On Not Coming of Age in Arabia- The British Yemeni Society, Neo-Colonialism, and the Calculated Distortion of History
Mr. Julian Paxton’s review of my Aden memoir, Coming of Age in Arabia, on the British-Yemeni Society website, is a small but significant example of the innate schizophrenia and desperately bankrupt state of post-Blair British Near Eastern policy and attitudes. While the Yemen Ambassador to Canada, Dr. Abdulla Nasher, welcomed my book, Mr. Paxton, the “honourable” secretary of the Society, saw fit in a hastily contrived review to put me in my place as an outsider, an opportunist, and a generally untrustworthy witness to Aden’s colonial history. Of course, when I first informed Paxton by email of the book’s existence he gushed all over me; it was only when he actually dipped into it (I don’t think his review justifies the verb “read’), that he turned and ran for cover. We can’t have these non-Arabist colonial nobodies (and a born American at that) doing dirt on our colonial history, can we?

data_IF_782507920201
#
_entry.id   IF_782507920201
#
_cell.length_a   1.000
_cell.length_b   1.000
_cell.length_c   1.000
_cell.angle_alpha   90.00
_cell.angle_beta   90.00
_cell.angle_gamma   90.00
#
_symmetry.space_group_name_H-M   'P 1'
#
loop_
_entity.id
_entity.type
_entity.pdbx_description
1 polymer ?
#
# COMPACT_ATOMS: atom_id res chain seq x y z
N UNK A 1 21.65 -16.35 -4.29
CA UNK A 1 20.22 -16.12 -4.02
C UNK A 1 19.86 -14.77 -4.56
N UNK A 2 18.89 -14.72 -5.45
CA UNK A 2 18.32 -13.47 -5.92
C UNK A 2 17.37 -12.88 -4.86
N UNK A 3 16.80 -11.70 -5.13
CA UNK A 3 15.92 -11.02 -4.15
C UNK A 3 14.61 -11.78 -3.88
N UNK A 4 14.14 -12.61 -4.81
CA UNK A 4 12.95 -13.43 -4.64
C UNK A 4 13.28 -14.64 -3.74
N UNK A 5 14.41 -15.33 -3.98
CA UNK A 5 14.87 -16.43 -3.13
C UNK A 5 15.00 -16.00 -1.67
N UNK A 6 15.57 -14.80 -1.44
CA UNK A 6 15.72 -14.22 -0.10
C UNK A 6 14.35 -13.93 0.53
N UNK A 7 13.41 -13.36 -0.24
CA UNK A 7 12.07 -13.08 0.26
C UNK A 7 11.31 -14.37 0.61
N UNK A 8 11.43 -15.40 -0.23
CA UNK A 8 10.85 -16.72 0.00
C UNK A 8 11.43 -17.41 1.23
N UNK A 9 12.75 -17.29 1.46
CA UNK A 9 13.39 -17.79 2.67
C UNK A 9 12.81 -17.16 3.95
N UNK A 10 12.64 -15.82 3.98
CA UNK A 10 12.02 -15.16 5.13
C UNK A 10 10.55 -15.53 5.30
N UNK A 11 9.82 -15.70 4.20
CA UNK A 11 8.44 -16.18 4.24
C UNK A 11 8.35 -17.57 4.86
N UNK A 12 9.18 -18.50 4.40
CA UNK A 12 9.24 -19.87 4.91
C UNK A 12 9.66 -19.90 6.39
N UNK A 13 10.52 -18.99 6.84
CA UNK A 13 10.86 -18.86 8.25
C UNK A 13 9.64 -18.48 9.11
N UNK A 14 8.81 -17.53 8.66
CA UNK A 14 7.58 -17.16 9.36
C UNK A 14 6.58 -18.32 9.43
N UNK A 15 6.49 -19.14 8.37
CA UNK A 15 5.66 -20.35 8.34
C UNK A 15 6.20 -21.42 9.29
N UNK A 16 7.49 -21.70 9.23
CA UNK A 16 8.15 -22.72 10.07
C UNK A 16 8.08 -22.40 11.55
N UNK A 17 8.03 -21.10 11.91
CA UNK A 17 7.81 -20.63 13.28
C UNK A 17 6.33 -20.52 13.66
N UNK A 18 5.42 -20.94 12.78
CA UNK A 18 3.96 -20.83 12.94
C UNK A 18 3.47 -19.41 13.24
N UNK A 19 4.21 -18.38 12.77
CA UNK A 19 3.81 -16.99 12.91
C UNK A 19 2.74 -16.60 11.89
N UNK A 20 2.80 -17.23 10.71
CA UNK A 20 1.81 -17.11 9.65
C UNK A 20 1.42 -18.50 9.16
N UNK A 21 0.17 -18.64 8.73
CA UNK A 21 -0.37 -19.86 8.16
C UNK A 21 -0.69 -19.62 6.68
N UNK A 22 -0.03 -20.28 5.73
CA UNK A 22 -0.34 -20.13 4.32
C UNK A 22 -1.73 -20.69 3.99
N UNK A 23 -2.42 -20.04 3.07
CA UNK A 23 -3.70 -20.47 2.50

I’m afraid, though, that Mr. Paxton is out of his depth in attempting to scuttle Coming of Age of Arabia , which has been called (by more competent authorities than he) “the best book I’ve ever read on a British Colony,” and “the best memoir of my time on South Arabia.” It’s not only academic experts on the British colonies, or people who shared part of my experience of Aden or of British colonialism, who have testified to the value of my book. Coming of Age in Arabia was favourably reviewed in the Toronto Globe and Mail , and was recently the runner-up in the 2006 City of Ottawa-Carleton non-fiction contest; it finished second among over 100 entries even though it has no central connection with Ottawa, Canada, or contemporary Canadian experience, and the judges deemed it “a wonderful book.”
Paxton attempts to dismiss my evocation of life in Aden, and to discredit my critique of British policy, by characterizing COAIA as a wild, self-indulgent, inaccurate account by an outsider who had severely limited knowledge of the wondrous doings of the British administration and of South Arabian politics and culture. He also seems to trot out the traditional British suspicion of “art” (see the writings of Ford Madox Ford, among many others), quoting with implied scorn my statement that I would use some of “the techniques of fiction” to make my story vivid and take the reader into the reality of life in the colony.